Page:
Bug localisation through diverse sources of information

Steven Davies, Marc Roper

Research output: Chapter in Book/Report/Conference proceedingConference contribution book

14 Citations (Scopus)


Many approaches have been proposed to address the problem of bug localisation – taking a bug report and recommending to developers the possible locations of the bug in the project. However, these can often require significant up-front work from developers, and are not widely adopted. Furthermore, those techniques which do not require this up-front investment are often far from accurate, and do not take advantage of all of the information that they could. We propose a technique for combining information from multiple, novel sources of information about a project and a bug, and use this to recommend bug locations to developers. We also identify how this technique could be used to create a low-effort tool for bug localisation, with the aim of increasing developer adoption. We evaluate the technique on 1143 bugs in three open-source projects, and find that it can be used to increase the number of bugs where the first relevant method recommended to developers is the top result from 98 to 132 and in the top-10 from 271 to 322.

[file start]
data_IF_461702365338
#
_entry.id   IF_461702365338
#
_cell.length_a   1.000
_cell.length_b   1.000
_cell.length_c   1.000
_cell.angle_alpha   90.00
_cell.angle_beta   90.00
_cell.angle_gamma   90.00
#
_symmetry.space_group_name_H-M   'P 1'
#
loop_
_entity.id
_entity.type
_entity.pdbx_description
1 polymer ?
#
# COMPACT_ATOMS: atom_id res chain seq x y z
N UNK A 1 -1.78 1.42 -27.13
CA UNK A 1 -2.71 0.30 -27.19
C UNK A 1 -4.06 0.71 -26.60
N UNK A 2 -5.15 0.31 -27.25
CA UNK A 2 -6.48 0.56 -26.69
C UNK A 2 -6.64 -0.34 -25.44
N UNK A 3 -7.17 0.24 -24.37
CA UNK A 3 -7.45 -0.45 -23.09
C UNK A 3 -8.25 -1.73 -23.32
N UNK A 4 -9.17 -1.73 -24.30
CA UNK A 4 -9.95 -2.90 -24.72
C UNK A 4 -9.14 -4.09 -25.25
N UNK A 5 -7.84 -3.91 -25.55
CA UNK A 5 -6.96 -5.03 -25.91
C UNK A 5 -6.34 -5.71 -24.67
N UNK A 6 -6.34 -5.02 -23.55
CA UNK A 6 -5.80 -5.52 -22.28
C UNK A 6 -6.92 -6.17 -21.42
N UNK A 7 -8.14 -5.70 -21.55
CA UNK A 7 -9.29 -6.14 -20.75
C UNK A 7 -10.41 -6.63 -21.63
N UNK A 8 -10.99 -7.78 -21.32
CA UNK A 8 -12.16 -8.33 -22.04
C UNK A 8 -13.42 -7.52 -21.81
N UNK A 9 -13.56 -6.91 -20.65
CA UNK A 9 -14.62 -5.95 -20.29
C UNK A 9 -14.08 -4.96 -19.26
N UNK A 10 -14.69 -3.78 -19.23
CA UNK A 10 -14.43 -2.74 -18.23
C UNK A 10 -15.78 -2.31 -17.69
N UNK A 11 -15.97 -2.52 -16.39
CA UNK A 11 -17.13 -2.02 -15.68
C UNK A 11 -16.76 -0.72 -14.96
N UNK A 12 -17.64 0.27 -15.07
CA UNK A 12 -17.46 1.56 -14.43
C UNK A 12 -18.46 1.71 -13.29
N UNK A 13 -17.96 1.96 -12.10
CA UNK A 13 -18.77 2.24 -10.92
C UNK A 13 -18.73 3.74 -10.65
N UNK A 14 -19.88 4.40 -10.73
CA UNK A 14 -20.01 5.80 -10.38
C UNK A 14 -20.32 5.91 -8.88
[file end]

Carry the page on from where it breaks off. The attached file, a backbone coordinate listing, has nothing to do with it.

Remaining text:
Original languageEnglish
Title of host publication2013 IEEE International Symposium on Software Reliability Engineering Workshops, ISSREW 2013
Place of PublicationPiscataway, NJ.
Number of pages6
ISBN (Print)9781479925520
Publication statusPublished - 2013
Event2013 IEEE International Symposium on Software Reliability Engineering Workshops - Pasadena, United States
Duration: 4 Nov 20137 Nov 2013


Conference2013 IEEE International Symposium on Software Reliability Engineering Workshops
Abbreviated titleISSREW
Country/TerritoryUnited States


  • bug localisation
  • mining software repositories
  • program debugging

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